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a girl lives in brooklyn
After writing about my ‘training‘ on here since practically February, race day finally arrived! I was one of 27,000 runners who ran the Brooklyn Half Marathon this past weekend; 5/17/14. Although I did get burned out on training around April and really didn’t do enough long runs toward the end, I still finished. And didn’t have my worst time. So I’m happy about that!
Some general advice to event coordinators, don’t put a large gathering of people inside a tent. Also, don’t make people trudge far to find said tent. And especially don’t do these things when trying to represent a whole borough.
The Brooklyn Half Expo this year was in DUMBO (down under manhattan bridge overpass) right on the waterfront. It is pretty. And usually has pretty views. Unfortunately, the three days leading up to the race it was cloudy and rainy. I was happy that it didn’t rain on race day. But hiking down to the waterfront, amidst DUMBO’s non-grid cobblestone streets, and beside park construction, was even less fun in the rain.
New York Road Runners put on this giant three-day expo that really was more for publicity than the runners. There was a small tent containing bib & t-shirt pick-up, plus about 3 small vendor tables. Outside on the pier were food + beer stands, food trucks, and a stage for live bands/work outs. The general public were invited to share in the festivities. Sounds great and all but really just meant little for the runners. Also I learned that NYRR just has waaaay too much money.
The day of a race is definitely the worst day to wake up with a migraine. My alarm was set for 5:15a but a pounding migraine woke me up at 4a. I sat up in bed, exhausted, nervous, and shaking in pain hoping that it would subside. My thoughts were scattered if I should still run it. If I could even leave my bed. Drama aside, after taking a bunch of advil and crying while walking around my apartment for an hour, the pain finally dulled down to the point I could function again. For good measure, I took a few more advil before heading out.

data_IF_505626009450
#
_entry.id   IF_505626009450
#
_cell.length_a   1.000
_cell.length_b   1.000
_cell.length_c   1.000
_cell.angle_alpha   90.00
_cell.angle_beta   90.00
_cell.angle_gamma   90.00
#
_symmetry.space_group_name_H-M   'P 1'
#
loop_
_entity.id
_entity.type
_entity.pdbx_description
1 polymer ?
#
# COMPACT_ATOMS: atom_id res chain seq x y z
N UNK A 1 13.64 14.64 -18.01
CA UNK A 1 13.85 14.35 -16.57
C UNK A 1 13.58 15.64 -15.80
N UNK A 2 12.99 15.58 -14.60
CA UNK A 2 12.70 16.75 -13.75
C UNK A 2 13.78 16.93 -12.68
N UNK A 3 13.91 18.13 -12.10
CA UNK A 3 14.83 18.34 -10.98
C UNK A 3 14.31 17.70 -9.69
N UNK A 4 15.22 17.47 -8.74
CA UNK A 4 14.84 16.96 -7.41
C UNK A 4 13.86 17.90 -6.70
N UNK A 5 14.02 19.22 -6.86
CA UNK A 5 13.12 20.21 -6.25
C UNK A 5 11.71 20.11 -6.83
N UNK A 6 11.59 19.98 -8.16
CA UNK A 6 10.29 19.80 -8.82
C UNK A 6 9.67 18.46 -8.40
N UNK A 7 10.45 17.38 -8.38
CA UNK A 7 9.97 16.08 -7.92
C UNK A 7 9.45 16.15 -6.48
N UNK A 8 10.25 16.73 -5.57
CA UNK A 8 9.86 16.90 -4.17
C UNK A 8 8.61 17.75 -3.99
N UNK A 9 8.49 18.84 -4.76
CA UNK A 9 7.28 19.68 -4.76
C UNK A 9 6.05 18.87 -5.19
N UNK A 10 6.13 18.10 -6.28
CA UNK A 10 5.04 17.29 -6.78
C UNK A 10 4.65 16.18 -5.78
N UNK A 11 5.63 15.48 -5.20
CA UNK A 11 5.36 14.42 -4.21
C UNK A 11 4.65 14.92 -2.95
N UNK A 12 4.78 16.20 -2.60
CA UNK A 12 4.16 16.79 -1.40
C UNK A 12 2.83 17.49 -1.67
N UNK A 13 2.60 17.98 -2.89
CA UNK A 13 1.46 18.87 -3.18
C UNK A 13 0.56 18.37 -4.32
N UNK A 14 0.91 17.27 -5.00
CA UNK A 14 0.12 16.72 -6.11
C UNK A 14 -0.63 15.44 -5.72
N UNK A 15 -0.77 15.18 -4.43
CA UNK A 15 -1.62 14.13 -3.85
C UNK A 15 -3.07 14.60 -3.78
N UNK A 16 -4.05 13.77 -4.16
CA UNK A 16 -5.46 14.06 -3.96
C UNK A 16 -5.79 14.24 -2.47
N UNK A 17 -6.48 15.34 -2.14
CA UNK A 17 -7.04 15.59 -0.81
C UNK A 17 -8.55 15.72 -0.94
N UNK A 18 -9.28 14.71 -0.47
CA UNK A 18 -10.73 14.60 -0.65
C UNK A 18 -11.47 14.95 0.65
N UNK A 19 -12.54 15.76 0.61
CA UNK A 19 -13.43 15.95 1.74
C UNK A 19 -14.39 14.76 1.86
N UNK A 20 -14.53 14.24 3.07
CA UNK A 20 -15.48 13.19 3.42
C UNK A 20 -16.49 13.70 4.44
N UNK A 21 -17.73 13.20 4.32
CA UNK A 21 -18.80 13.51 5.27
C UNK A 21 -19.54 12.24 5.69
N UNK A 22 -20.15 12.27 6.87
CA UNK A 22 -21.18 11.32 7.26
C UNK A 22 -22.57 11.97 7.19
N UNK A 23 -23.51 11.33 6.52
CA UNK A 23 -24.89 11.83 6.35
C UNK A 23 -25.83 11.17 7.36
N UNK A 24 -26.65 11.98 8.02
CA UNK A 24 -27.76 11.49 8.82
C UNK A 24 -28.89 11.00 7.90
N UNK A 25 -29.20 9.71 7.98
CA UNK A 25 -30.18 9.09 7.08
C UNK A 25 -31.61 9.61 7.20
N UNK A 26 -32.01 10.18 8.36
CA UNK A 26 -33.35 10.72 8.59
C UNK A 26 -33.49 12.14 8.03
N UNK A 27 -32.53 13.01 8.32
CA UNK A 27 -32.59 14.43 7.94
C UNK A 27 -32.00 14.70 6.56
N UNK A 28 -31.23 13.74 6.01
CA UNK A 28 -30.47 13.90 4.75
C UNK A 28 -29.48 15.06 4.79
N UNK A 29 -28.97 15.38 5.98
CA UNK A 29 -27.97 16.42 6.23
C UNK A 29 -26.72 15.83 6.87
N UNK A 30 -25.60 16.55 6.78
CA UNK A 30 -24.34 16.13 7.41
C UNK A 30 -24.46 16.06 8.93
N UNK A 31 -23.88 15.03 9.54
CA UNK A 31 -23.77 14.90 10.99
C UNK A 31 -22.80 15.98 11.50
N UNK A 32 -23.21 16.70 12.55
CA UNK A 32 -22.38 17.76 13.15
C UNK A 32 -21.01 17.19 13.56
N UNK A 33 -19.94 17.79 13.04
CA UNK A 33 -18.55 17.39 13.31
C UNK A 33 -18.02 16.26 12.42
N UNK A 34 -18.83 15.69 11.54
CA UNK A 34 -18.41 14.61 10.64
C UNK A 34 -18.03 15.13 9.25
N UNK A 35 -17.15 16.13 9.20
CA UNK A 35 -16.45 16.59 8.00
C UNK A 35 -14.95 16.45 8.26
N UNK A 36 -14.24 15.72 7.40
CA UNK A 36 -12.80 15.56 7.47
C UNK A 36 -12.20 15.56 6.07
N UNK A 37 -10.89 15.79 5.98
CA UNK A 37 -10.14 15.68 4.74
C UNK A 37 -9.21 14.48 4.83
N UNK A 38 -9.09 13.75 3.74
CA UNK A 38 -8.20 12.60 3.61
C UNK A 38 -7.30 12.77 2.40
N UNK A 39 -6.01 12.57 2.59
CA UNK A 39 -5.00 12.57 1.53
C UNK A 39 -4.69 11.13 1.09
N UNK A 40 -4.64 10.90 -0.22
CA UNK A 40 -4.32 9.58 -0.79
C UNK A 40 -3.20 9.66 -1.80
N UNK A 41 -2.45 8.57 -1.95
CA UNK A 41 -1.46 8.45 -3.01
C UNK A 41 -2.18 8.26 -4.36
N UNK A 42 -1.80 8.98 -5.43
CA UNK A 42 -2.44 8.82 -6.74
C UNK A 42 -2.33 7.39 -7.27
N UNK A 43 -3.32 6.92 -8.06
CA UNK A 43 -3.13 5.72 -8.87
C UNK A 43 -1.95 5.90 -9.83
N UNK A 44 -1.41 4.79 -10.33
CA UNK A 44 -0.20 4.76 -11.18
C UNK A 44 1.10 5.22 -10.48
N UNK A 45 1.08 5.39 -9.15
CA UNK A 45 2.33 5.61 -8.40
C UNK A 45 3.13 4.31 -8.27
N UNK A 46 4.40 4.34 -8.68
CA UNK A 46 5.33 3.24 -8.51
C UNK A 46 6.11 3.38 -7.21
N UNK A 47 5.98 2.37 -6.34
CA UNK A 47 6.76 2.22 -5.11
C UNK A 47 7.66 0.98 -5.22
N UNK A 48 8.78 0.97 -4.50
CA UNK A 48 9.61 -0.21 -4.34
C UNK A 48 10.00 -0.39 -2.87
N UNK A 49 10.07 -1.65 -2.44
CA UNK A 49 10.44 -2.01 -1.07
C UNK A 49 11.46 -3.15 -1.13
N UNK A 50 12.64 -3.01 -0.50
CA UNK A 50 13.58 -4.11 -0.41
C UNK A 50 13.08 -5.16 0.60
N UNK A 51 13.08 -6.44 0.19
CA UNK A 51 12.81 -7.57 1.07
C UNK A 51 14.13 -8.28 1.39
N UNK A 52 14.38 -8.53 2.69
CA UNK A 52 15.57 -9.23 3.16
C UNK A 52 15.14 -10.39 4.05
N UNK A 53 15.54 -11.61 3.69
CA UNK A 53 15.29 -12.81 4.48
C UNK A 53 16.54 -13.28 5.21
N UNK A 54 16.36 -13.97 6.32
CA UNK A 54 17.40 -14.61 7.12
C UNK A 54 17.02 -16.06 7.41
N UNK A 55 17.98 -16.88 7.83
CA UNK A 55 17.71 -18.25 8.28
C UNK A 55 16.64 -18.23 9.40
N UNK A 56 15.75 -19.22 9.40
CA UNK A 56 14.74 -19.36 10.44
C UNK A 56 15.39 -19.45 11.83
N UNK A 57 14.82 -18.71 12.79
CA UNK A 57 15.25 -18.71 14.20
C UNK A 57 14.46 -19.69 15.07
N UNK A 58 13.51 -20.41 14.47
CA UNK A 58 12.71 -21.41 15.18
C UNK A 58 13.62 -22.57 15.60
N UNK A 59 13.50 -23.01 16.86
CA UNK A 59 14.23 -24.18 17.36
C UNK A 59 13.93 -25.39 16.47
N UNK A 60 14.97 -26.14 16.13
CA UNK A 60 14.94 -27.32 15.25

I guess there’s security clearance for races now so that took a lot longer than expected, even without having a bag to check. Once I got to my corral, a co-worker found me who was also running. I’m used to running these things alone, so it was pretty nice having someone to chat with for the 45+ minutes we were waiting for the race to start. Our wave started at 7:45a but we didn’t cross the start until almost 8:15a.
The first portion of the race went really well. I felt strong, wasn’t tired, my asthma wasn’t acting up. This shows in my time as my 5K, 10K, and 15K splits were all my second-fastest times to date. The spectators were great and there were some great signs, like the one above. I kept telling myself, I am faster than the G train!
This was the second time running this race and I still love the course. Prospect Park and Ocean Parkway are two routes I run very frequently so both were familiar to me. The one downside is that the course passes right by my apartment. It was so tempting to just detour on home to the couch! But that was around mile 7 and I was still feeling pretty good then.
Then mile-10 came along and pain started settling in. First, I felt my quads tightening up. This was rather strange for me because, if anything, my calves are usually the ones to feel sore. Then I began to feel the blisters in my big toes. Everyone knows that runner’s feet aren’t sexy. I’ve had so many blisters on my toes over the years that they are actually calloused now. But sometimes during races, I get blisters inside the callouses. Gross!
Somehow, I still felt good mentally. I never felt utterly miserable and never told myself “I’m never doing this ever again.” The race still felt short. But I was in a lot of pain those last three miles. It definitely showed that I didn’t put enough focus on long runs in my last month of training. Lesson learned.
I finished! My fifth half marathon! My second time running the Brooklyn half!
Out of five, this places third for time. I feel confident that I can keep up the momentum I had in the beginning of this race throughout the whole thing. My brain wasn’t even sabotaging me this time, my body was. And that is a much easier obstacle to fix.
I know I may not be fast and probably never will be but I still enjoy the challenge of these races. I’m planning to do another half in the fall. To keep up my momentum over the sweltering summer months, I’ve also committed to a 5K summer series. Eight races for $25 is a great deal and hopefully I can get a PR in there somewhere!